Mapping the Big Four of India: A study of venomous snakes to help mitigate snakebite deaths

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IndianSnakes national venomous snakes survey India snakebite initiative

Chennai/New Delhi, 28 Jan 2017: In a bid to effectively mitigate snake bite deaths in the country, the Madras Crocodile Bank Trust/Centre for Herpetology and IndianSnakes are initiating a pan-India study to map the distribution of the 'Big Four' venomous snake species that are responsible for most of the snakebite-related fatalities in India. The Big Four include the spectacled cobra (Naja naja), common krait (Bungarus caeruleus), Russell’s viper (Daboia russelii) and saw-scaled viper (Echis carinatus).

Human-snake conflict is currently the largest man-animal conflict in the country claiming over 45000 human lives annually, with virtually no count of the snake mortalities. As part of the Global Snake Bite Initiative, this year long study will be conducted by select volunteers from across the country, especially from rural areas, using a specially developed mobile application for accurate data collection which will include marking GPS locations, gathering photographic evidence, providing live feedback from the site etc. All data collected will be vetted by the India Snakebite Initiative team. The call for volunteers will be open till February 15.

“This initiative is long overdue. In order for antivenom to be equitably distributed to the places in India where snakebite is most prevalent we need to know where the snakes responsible are most common”, says renowned herpetologist Romulus Whitaker, CoFounder of Madras Crocodile Bank Trust. 

The organisations have already been working on mitigating snake bite deaths in different parts of the country through various means.

Jose Louies, Founder of IndianSnakes says, “IndianSnakes started their India Snake Bite Initiative in 2014, with a hospital in Pithora, Chhattisgarh and was able to help them successfully bring down the mortality rate by almost 100% by raising awareness about venomous and non-venomous snakes, encouraging people to come to the hospital, training the doctors and crucially, making sure that there is always adequate supply of anti-venom and a ventilator in hand to treat every bite patient that walks in. We have also initiated similar projects in other areas including Madhya Pradesh and started a 24x7 emergency pan-India WhatsApp helpline on snake identification and snake bites. In addition to all the work they already do with snakes and snake venom, Romulus and team have also come up with a great series of short films that help spread the message quite effectively.”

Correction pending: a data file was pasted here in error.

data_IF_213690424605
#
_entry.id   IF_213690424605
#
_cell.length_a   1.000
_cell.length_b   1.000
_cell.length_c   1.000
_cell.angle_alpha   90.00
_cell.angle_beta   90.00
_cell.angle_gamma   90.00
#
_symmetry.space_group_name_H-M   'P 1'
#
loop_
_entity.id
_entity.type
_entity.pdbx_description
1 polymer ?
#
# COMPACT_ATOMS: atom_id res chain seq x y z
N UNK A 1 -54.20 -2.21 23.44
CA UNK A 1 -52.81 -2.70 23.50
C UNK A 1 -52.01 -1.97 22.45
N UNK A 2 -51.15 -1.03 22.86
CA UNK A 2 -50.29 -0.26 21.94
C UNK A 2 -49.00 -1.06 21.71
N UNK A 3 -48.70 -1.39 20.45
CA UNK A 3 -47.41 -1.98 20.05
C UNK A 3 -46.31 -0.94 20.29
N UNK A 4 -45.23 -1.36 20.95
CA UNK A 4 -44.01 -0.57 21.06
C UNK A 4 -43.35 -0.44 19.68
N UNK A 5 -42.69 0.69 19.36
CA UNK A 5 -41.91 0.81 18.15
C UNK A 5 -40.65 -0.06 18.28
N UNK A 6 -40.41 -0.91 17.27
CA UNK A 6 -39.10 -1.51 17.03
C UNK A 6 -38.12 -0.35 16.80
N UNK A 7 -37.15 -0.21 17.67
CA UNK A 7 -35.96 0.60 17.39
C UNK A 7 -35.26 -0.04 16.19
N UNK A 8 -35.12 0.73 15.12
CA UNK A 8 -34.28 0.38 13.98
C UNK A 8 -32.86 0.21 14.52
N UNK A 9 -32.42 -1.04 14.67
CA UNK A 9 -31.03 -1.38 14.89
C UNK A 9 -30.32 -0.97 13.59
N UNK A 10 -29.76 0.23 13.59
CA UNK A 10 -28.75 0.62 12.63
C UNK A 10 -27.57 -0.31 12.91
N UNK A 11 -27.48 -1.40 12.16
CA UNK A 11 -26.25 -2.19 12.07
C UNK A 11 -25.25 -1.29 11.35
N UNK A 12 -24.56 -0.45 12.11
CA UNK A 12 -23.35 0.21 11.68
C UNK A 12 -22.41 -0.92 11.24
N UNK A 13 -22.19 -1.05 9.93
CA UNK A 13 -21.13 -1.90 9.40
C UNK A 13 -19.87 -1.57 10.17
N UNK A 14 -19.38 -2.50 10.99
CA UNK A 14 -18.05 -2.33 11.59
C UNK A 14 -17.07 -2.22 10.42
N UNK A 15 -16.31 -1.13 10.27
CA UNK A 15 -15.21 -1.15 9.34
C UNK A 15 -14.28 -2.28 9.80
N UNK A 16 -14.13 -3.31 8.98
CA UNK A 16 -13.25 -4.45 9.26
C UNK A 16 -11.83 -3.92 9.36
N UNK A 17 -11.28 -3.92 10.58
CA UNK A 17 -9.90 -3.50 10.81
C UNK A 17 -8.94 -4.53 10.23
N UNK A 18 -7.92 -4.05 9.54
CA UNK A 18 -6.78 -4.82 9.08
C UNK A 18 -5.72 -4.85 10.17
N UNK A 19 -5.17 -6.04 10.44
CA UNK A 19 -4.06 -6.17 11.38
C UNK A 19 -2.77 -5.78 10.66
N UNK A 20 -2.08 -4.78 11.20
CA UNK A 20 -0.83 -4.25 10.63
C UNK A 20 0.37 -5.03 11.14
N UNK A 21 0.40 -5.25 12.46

He adds, “However, we realised that research into the snakes itself needs to conducted simultaneously, to really understand why the conflict is so high in the first place. While we have data that tells us the broad distribution range of snakes across the country, no one has ever attempted mapping the density of venomous snakes from the whole of India. And we wanted this effort to be for the people, by the people so that there is a bigger sense of responsibility about the cause. Since there is no handling involved and only involves observational records, we encourage anyone who is familiar with snakes in any capacity - rescuer, photographer, naturalist, biologist, forest guard, student, herper- to come forward and offer their services to the project. We have already received close to 600 applications from people who want to volunteer for the survey, within 24 hours of putting it out there! This makes us really hopeful of fulfilling  our aim to reach even the remotest corners of the country to see what the population and distribution trend is for the Big Four and then at the end correlate that with the snake bite mortalities to figure effective mitigation solutions for individual areas.”

The data gathered can be used to put in place measures to prevent snake bites and retaliatory snake killings from occurring by marking the high risk areas and analysing them further to understand the precipitating factors behind the abundance in venomous snakes. With even the potency of the venom differing in the same species over different regions of the country, the medical, ecological and socio-economic benefits of such a study cannot be denied.

The form can be found here: https://docs.google.com/…/1_083srCtA_E-YQ4Kgl2_ERKmIlh…/edit

For queries, please contact the following:

Shaleen Attre, Senior Project Consultant at IndianSnakes: shaleen@indiansnakes.org